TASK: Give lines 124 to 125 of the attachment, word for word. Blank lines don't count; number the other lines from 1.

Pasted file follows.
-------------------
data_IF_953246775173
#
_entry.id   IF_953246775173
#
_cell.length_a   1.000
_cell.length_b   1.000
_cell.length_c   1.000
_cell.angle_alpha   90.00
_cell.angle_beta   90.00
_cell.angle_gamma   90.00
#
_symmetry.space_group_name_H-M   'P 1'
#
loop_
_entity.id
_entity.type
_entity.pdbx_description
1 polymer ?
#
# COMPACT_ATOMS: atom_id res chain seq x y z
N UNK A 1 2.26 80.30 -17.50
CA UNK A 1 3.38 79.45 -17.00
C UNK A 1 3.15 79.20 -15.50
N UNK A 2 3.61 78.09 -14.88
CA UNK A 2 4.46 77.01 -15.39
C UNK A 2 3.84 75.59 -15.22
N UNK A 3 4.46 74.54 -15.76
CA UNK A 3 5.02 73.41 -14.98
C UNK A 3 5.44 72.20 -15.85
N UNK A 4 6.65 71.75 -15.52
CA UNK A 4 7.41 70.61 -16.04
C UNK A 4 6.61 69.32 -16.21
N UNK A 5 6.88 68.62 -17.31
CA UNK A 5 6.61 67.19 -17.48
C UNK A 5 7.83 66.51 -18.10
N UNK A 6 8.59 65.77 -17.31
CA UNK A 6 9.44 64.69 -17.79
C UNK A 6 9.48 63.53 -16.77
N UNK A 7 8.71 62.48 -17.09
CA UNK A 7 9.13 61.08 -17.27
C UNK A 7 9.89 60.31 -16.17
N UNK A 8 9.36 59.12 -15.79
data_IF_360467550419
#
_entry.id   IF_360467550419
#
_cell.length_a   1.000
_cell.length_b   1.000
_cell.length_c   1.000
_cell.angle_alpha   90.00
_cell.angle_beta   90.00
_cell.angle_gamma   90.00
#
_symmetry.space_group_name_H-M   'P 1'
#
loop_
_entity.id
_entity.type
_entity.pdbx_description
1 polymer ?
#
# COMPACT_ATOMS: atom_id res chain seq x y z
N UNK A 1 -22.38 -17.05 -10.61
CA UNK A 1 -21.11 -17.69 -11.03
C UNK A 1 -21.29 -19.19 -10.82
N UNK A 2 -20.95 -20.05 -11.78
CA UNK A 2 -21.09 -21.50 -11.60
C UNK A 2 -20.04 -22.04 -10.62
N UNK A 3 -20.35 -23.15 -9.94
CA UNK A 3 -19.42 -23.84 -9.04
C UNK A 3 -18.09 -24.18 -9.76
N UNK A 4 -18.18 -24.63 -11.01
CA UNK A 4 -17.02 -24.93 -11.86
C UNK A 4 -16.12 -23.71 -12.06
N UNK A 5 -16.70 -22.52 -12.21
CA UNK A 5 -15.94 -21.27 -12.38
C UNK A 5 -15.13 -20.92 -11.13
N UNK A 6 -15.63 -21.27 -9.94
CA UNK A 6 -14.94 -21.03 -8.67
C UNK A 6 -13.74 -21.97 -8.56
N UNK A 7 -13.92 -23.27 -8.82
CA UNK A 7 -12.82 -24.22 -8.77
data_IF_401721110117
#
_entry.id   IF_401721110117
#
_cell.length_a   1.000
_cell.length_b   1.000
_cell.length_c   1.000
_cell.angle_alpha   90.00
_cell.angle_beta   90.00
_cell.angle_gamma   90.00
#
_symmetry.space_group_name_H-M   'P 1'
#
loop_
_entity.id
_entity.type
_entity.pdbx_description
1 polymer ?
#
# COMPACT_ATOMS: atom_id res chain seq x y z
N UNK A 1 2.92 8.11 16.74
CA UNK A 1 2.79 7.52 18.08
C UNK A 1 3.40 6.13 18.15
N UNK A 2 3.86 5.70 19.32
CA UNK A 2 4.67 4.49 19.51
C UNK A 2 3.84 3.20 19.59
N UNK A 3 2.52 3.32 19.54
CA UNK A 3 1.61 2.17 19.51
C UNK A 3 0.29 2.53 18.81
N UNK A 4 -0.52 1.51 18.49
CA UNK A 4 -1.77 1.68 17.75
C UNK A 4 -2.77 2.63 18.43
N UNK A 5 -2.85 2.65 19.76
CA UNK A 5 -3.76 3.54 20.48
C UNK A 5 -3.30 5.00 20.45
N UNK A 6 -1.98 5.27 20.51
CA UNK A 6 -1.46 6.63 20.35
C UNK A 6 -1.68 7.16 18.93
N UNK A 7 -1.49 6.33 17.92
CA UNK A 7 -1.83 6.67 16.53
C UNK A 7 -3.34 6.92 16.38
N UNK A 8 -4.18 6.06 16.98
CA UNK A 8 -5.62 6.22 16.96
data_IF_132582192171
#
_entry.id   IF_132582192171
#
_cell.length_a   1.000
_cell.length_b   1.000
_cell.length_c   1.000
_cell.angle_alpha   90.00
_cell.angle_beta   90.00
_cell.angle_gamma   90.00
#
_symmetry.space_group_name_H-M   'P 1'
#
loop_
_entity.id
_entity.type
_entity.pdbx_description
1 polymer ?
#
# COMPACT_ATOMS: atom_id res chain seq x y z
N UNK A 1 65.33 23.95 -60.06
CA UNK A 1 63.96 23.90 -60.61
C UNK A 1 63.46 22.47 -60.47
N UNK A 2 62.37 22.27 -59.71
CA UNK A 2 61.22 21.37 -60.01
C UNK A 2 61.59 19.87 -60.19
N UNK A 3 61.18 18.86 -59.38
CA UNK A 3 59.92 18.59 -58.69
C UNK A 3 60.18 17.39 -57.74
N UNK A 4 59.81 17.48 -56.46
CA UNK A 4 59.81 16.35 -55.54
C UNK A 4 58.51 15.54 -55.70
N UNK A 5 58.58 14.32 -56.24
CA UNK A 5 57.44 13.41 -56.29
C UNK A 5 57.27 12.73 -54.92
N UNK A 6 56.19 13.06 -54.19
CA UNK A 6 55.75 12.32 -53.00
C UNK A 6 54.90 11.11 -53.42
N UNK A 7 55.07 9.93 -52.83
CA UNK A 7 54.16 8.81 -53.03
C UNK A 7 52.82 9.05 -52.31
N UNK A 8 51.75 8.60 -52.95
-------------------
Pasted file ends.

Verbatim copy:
N UNK A 8 -4.18 6.06 16.98
CA UNK A 8 -5.62 6.22 16.96